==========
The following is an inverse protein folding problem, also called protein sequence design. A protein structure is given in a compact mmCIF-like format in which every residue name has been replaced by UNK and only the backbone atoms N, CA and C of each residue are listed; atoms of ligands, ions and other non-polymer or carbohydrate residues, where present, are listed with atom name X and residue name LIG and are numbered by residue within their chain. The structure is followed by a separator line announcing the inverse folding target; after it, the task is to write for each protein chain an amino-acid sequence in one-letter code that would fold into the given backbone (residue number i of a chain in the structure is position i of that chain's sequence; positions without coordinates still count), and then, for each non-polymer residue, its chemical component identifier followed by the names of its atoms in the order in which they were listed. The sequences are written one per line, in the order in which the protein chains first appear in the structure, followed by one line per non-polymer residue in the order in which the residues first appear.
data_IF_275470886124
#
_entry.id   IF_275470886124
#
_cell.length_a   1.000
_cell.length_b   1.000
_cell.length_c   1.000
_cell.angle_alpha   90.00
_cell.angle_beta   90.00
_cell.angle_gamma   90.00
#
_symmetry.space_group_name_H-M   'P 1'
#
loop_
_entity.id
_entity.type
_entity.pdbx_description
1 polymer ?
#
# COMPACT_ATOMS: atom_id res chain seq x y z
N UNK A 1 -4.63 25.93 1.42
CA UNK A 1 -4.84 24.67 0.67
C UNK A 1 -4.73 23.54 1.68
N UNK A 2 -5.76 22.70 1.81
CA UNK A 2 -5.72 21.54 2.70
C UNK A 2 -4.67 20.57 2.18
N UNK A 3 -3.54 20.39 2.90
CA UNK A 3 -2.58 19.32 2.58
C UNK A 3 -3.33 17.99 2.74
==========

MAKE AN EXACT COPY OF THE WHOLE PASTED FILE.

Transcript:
The following is an inverse protein folding problem, also called protein sequence design. A protein structure is given in a compact mmCIF-like format in which every residue name has been replaced by UNK and only the backbone atoms N, CA and C of each residue are listed; atoms of ligands, ions and other non-polymer or carbohydrate residues, where present, are listed with atom name X and residue name LIG and are numbered by residue within their chain. The structure is followed by a separator line announcing the inverse folding target; after it, the task is to write for each protein chain an amino-acid sequence in one-letter code that would fold into the given backbone (residue number i of a chain in the structure is position i of that chain's sequence; positions without coordinates still count), and then, for each non-polymer residue, its chemical component identifier followed by the names of its atoms in the order in which they were listed. The sequences are written one per line, in the order in which the protein chains first appear in the structure, followed by one line per non-polymer residue in the order in which the residues first appear.
data_IF_275470886124
#
_entry.id   IF_275470886124
#
_cell.length_a   1.000
_cell.length_b   1.000
_cell.length_c   1.000
_cell.angle_alpha   90.00
_cell.angle_beta   90.00
_cell.angle_gamma   90.00
#
_symmetry.space_group_name_H-M   'P 1'
#
loop_
_entity.id
_entity.type
_entity.pdbx_description
1 polymer ?
#
# COMPACT_ATOMS: atom_id res chain seq x y z
N UNK A 1 -4.63 25.93 1.42
CA UNK A 1 -4.84 24.67 0.67
C UNK A 1 -4.73 23.54 1.68
N UNK A 2 -5.76 22.70 1.81
CA UNK A 2 -5.72 21.54 2.70
C UNK A 2 -4.67 20.57 2.18
N UNK A 3 -3.54 20.39 2.90
CA UNK A 3 -2.58 19.32 2.58
C UNK A 3 -3.33 17.99 2.74